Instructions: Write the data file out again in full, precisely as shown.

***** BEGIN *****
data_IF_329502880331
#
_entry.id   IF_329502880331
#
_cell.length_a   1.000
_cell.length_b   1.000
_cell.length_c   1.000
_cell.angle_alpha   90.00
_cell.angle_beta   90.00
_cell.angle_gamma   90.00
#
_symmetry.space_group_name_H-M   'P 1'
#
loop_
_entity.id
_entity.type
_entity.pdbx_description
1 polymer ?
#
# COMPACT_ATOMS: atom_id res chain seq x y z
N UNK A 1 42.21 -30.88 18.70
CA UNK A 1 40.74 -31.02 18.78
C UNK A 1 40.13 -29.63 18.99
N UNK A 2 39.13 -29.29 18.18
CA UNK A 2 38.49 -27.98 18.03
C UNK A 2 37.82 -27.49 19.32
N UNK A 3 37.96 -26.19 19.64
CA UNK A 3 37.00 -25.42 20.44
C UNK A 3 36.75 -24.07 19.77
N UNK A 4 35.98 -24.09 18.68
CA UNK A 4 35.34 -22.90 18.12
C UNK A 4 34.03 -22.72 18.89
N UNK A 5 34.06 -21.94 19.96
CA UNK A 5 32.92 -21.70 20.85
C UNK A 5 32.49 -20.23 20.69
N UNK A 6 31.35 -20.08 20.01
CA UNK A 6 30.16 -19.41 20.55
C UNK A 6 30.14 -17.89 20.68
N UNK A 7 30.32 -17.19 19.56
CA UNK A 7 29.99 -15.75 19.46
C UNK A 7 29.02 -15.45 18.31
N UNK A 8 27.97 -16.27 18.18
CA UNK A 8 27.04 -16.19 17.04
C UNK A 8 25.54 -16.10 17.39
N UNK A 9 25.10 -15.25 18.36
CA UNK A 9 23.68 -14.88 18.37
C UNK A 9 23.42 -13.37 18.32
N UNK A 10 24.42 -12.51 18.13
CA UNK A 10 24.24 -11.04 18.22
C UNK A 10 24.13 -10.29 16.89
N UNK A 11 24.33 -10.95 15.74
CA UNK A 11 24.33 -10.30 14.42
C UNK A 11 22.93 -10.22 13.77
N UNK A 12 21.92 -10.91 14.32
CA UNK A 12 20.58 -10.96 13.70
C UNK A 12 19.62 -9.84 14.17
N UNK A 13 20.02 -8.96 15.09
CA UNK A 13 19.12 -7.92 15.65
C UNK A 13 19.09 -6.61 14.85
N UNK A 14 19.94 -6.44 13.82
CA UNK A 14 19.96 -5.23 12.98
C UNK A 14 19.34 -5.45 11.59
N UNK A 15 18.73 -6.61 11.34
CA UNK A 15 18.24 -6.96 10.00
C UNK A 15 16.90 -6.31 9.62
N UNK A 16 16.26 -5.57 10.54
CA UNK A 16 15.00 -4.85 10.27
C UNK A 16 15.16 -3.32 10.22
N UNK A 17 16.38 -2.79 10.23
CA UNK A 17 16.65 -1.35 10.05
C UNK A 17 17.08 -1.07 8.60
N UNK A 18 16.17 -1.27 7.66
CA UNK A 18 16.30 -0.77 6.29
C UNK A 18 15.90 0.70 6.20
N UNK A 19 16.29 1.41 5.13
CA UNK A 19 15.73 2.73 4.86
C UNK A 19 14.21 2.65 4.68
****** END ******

data_IF_329502880331
#
_entry.id   IF_329502880331
#
_cell.length_a   1.000
_cell.length_b   1.000
_cell.length_c   1.000
_cell.angle_alpha   90.00
_cell.angle_beta   90.00
_cell.angle_gamma   90.00
#
_symmetry.space_group_name_H-M   'P 1'
#
loop_
_entity.id
_entity.type
_entity.pdbx_description
1 polymer ?
#
# COMPACT_ATOMS: atom_id res chain seq x y z
N UNK A 1 42.21 -30.88 18.70
CA UNK A 1 40.74 -31.02 18.78
C UNK A 1 40.13 -29.63 18.99
N UNK A 2 39.13 -29.29 18.18
CA UNK A 2 38.49 -27.98 18.03
C UNK A 2 37.82 -27.49 19.32
N UNK A 3 37.96 -26.19 19.64
CA UNK A 3 37.00 -25.42 20.44
C UNK A 3 36.75 -24.07 19.77
N UNK A 4 35.98 -24.09 18.68
CA UNK A 4 35.34 -22.90 18.12
C UNK A 4 34.03 -22.72 18.89
N UNK A 5 34.06 -21.94 19.96
CA UNK A 5 32.92 -21.70 20.85
C UNK A 5 32.49 -20.23 20.69
N UNK A 6 31.35 -20.08 20.01
CA UNK A 6 30.16 -19.41 20.55
C UNK A 6 30.14 -17.89 20.68
N UNK A 7 30.32 -17.19 19.56
CA UNK A 7 29.99 -15.75 19.46
C UNK A 7 29.02 -15.45 18.31
N UNK A 8 27.97 -16.27 18.18
CA UNK A 8 27.04 -16.19 17.04
C UNK A 8 25.54 -16.10 17.39
N UNK A 9 25.10 -15.25 18.36
CA UNK A 9 23.68 -14.88 18.37
C UNK A 9 23.42 -13.37 18.32
N UNK A 10 24.42 -12.51 18.13
CA UNK A 10 24.24 -11.04 18.22
C UNK A 10 24.13 -10.29 16.89
N UNK A 11 24.33 -10.95 15.74
CA UNK A 11 24.33 -10.30 14.42
C UNK A 11 22.93 -10.22 13.77
N UNK A 12 21.92 -10.91 14.32
CA UNK A 12 20.58 -10.96 13.70
C UNK A 12 19.62 -9.84 14.17
N UNK A 13 20.02 -8.96 15.09
CA UNK A 13 19.12 -7.92 15.65
C UNK A 13 19.09 -6.61 14.85
N UNK A 14 19.94 -6.44 13.82
CA UNK A 14 19.96 -5.23 12.98
C UNK A 14 19.34 -5.45 11.59
N UNK A 15 18.73 -6.61 11.34
CA UNK A 15 18.24 -6.96 10.00
C UNK A 15 16.90 -6.31 9.62
N UNK A 16 16.26 -5.57 10.54
CA UNK A 16 15.00 -4.85 10.27
C UNK A 16 15.16 -3.32 10.22
N UNK A 17 16.38 -2.79 10.23
CA UNK A 17 16.65 -1.35 10.05
C UNK A 17 17.08 -1.07 8.60
N UNK A 18 16.17 -1.27 7.66
CA UNK A 18 16.30 -0.77 6.29
C UNK A 18 15.90 0.70 6.20
N UNK A 19 16.29 1.41 5.13
CA UNK A 19 15.73 2.73 4.86
C UNK A 19 14.21 2.65 4.68